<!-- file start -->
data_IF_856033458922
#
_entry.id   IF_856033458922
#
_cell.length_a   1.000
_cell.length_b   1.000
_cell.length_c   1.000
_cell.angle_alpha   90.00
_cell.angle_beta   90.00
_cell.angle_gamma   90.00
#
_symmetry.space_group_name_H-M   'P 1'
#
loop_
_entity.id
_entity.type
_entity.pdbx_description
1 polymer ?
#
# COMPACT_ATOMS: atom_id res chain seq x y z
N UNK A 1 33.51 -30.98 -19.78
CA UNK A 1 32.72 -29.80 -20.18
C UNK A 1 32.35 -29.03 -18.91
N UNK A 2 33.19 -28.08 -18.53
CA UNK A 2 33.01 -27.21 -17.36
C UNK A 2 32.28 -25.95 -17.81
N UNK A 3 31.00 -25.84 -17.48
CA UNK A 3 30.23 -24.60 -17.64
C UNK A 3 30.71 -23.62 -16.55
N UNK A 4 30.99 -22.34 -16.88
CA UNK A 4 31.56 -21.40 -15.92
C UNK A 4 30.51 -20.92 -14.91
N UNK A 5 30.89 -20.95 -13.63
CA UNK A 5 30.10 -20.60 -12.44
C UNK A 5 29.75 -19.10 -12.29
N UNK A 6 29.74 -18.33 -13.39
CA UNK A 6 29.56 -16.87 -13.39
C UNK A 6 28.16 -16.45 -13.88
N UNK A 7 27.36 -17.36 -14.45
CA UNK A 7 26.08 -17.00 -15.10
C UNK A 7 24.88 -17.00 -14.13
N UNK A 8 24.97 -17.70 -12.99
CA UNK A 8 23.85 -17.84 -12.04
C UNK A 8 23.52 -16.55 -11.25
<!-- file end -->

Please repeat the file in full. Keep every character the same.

data_IF_856033458922
#
_entry.id   IF_856033458922
#
_cell.length_a   1.000
_cell.length_b   1.000
_cell.length_c   1.000
_cell.angle_alpha   90.00
_cell.angle_beta   90.00
_cell.angle_gamma   90.00
#
_symmetry.space_group_name_H-M   'P 1'
#
loop_
_entity.id
_entity.type
_entity.pdbx_description
1 polymer ?
#
# COMPACT_ATOMS: atom_id res chain seq x y z
N UNK A 1 33.51 -30.98 -19.78
CA UNK A 1 32.72 -29.80 -20.18
C UNK A 1 32.35 -29.03 -18.91
N UNK A 2 33.19 -28.08 -18.53
CA UNK A 2 33.01 -27.21 -17.36
C UNK A 2 32.28 -25.95 -17.81
N UNK A 3 31.00 -25.84 -17.48
CA UNK A 3 30.23 -24.60 -17.64
C UNK A 3 30.71 -23.62 -16.55
N UNK A 4 30.99 -22.34 -16.88
CA UNK A 4 31.56 -21.40 -15.92
C UNK A 4 30.51 -20.92 -14.91
N UNK A 5 30.89 -20.95 -13.63
CA UNK A 5 30.10 -20.60 -12.44
C UNK A 5 29.75 -19.10 -12.29
N UNK A 6 29.74 -18.33 -13.39
CA UNK A 6 29.56 -16.87 -13.39
C UNK A 6 28.16 -16.45 -13.88
N UNK A 7 27.36 -17.36 -14.45
CA UNK A 7 26.08 -17.00 -15.10
C UNK A 7 24.88 -17.00 -14.13
N UNK A 8 24.97 -17.70 -12.99
CA UNK A 8 23.85 -17.84 -12.04
C UNK A 8 23.52 -16.55 -11.25